These towns people feel that everything has a meaning and a purpose but what could be the meaning of a gold and silver tree bearing chocolate cookies?These towns people feel that everything has a meaning and a purpose but what could be the meaning of a gold and silver tree bearing chocolate cookies?Read Less
Good. B0006BPSUU Scribbling on cover. Good overall physical condition. Good condition books may have some underlining or marking, or some slight bending. Books may have sales stickers from previous booksellers or remainder marks. Some good condition books are former library copies. We accept returns quickly and without hassle if your book arrives differently than described.
Good. B0022APDNA HB/no DJ, 1967. Ships next day. Book is in good shape, no tears, highlighting or underlining, has a little mark on the bottom right corner, cover is a little dirty, has a crayon mark on the inside back cover, a little general wear, from a smoke-free environment. Items are typically shipped in a plastic bag, in a cardboard cradle, in a manila envelope. Most of my customers rave about my packaging. All US items are shipped with delivery confirmation, if you require this, please let me know.
Very Good. No DJ. Blake Hampton. 8vo = over 9" White hard covers with illustrated front cover. Some soiling on covers. Bumping on corners and spine. Very clean with tight binding. Illustrationgs done by Blake Hampton.
Blake Hampton. Good Plus Plus, For Age. No Jacket. Book. 10 1/4 X 7 1/2. Forty unpaginated pages. All pages are bright, tight and clean. Binding straight and firm, reglued. Boards, spine, edges and corners good for age, faint foxing, soiling of boards. If needed for enjoyment or familial recitation, this is the one. No excessive wear, except aforementioned. Illustrated with colorful drawings.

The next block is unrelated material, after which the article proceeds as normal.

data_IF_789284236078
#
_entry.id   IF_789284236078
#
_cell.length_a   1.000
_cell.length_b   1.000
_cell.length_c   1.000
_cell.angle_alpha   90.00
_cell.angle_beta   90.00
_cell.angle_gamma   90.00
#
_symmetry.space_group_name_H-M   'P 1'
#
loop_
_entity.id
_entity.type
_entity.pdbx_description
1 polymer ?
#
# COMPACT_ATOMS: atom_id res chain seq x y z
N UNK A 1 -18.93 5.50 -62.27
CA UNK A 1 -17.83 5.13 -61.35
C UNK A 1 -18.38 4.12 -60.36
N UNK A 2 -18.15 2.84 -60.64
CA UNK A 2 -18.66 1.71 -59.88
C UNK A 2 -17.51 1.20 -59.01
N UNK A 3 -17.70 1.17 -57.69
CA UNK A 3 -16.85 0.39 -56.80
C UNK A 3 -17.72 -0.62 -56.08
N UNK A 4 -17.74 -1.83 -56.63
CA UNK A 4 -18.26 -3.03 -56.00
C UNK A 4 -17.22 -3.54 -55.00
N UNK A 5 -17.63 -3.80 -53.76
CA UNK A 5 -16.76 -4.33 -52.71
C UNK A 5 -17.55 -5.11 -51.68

This was a cute story by one of my favorite picture-book authors, but not nearly as good as Williams' best books. Some lovely descriptions that take you by surprise and make you want to laugh, as Jay Williams' language often does, but the plot was a little thin.
Dec 26, 2008
Endearing, Eternal Fairytale
This is another of the books that you read and loved as a child. We now live in Florida and have a grapefruit tree in our yard. This fall, the huge yellow fruits, peeking from under the large glossy-green leaves looked exactly like the cover illustration of The Cookie Tree. It is the story of a small town, seeped in tradition and filled with adults who denied and/or feared anything new--especially if they could not understand a reason for it. One morning a golden-leaved, silver-barked tree--bearing chocolate cookies that "russled deliciously"--appears in the town square. None of the adults know who sent it, why it appeared, or what it is FOR. Everything must be FOR something. Neither the parents, town merchants, mayor, wisemen, or nobles can figure it out--and continue to argue amongst themselves. Meg and the children understand immediately what the tree is: a gift from a magician. They do what they were suppose to do: eat the chocolate cookies. They also tell the mayor, who finally decides to listen to them, what it is for: "Collin licked the last of the cookie crumbs from his top lip. 'Please, sir, THAT is what it is FOR.'"
Copyright in bibliographic data and cover images is held by Nielsen Book Services Limited, Baker & Taylor, Inc., or by their respective licensors, or by the publishers, or by their respective licensors. For personal use only. All rights reserved. All rights in images of books or other publications are reserved by the original copyright holders.